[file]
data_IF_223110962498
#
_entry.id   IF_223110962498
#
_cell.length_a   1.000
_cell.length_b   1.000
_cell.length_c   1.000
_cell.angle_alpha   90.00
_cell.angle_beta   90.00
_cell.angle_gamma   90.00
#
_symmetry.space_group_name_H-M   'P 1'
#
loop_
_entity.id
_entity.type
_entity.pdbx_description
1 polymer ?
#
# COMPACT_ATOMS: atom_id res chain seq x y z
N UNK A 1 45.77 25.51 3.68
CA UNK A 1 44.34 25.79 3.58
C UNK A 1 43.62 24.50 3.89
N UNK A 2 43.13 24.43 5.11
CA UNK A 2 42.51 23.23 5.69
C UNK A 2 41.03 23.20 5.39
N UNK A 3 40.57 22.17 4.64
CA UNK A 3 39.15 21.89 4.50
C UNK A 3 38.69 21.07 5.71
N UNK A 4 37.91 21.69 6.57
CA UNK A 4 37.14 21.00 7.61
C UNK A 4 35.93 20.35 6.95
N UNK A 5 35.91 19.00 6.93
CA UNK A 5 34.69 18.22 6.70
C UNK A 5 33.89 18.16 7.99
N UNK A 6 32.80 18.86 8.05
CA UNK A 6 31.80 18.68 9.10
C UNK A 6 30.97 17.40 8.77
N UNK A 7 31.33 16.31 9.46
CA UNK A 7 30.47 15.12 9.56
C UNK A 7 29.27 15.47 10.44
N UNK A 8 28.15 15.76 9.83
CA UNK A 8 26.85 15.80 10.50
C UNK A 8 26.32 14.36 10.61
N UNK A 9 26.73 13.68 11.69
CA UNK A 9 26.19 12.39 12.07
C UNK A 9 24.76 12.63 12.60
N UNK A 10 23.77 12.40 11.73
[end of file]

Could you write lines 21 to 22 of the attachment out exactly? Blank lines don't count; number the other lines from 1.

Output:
N UNK A 1 45.77 25.51 3.68
CA UNK A 1 44.34 25.79 3.58